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Opening up: Time to Talk Day 2019

Even in 2019, there are individuals out there who believe mental health isn’t something to be discussed. That the subject is uncomfortable; or that those experiencing mental ill-health are weak or, even worse, dangerous. These people would prefer it if we didn’t talk about such problems in either private or public and kept them to ourselves.

But it’s attitudes like this which mean too many of us are made to feel embarrassed because of a mental health issue. One in four individuals will be affected this year alone and it’s incredibly sad to hear that over half of them will say the associated isolation and shame is worse than the condition itself. The social stigma attached to mental ill-health and discrimination experienced because of it can make the problem worse, and recovery even harder than it already is.

Attending a Mental Health First-Aider course recently not only helped me to become better equipped to properly support those around me; it also made me realise just how important it is to talk and raise awareness about these subjects. Having conversations about mental health can help break down stereotypes, improve relationships, aid recovery and take the stigma out of something which will affect each of us at some point in our lives.

It’s one of the reasons why I’m taking part in this year’s Time to Talk Day, an annual event which encourages everyone to have open discussions. An associated social movement called Time To Change is led by Mind and Rethink Mental Illness, and these amazing charities quite rightly believe nobody should have to face a mental health problem alone.

As I’ve written before, changing the way we all think about act about mental health is long overdue. Being open to the subject and talking about it frankly doesn’t have to be awkward or tense, and the associated stigma and exclusion will be a thing of the past once everybody realises this. Simply being there for a family member, friend or colleague can make a massive difference to them.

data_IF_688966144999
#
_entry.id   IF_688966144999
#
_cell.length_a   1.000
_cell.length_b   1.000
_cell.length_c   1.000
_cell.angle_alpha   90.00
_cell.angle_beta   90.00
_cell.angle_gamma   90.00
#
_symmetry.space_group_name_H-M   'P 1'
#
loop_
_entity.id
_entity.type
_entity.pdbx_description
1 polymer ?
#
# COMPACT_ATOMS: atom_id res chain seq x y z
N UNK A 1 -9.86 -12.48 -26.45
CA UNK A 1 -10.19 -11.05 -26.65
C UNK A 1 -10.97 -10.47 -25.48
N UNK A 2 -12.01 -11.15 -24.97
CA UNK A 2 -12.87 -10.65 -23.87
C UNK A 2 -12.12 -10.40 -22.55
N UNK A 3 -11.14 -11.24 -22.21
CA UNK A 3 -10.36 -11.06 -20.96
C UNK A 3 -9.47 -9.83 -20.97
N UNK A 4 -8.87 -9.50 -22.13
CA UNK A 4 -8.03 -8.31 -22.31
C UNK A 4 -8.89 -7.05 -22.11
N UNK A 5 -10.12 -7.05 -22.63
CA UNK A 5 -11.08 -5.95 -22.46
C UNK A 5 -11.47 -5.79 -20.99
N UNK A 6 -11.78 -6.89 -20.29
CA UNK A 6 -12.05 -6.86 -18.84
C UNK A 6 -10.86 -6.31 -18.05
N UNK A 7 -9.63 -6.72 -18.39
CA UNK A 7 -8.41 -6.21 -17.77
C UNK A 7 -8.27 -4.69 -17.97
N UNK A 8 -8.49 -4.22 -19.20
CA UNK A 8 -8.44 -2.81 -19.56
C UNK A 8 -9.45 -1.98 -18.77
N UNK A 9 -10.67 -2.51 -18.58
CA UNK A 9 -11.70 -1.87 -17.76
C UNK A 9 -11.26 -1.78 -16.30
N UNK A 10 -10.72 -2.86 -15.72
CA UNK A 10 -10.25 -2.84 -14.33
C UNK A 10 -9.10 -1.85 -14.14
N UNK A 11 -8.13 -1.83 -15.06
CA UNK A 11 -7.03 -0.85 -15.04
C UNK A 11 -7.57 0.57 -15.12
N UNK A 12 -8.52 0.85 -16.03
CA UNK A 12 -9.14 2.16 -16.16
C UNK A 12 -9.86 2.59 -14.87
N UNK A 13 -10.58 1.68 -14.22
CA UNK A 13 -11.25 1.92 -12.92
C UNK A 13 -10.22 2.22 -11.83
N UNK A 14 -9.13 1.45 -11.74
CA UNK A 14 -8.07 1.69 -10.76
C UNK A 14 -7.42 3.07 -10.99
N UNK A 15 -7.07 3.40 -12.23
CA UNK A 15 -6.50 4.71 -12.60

Today is a day for encouraging everyone to have a conversation about mental health. My channels are open to anyone who’d to chat – whether you want talk more about this post, are interested in hearing what the First-Aider course was like, need to hear a friendly voice, or would just like to talk to someone who isn’t going to judge. I can’t say I’ll know how to fix what you’re going through but I can be there with you through it.

It’s time for change. Together we’re stronger, and we can make a difference.

For anyone interested in finding out more about the Mental Health First-Aider course – an experience I found extremely worthwhile and would highly recommend – please visit the MHFA England website.

Kim View All

Video game lover, Later Levels blogger and SpecialEffect volunteer. Big fan of wannabe pirates and fine leather jackets.

7 thoughts on “Opening up: Time to Talk Day 2019 Leave a comment

  1. Mental health issues have become increasingly important — or perhaps it’s more accurate to say a lot more prominent — over the course of the last few years, and I’m glad to see people being more open about it.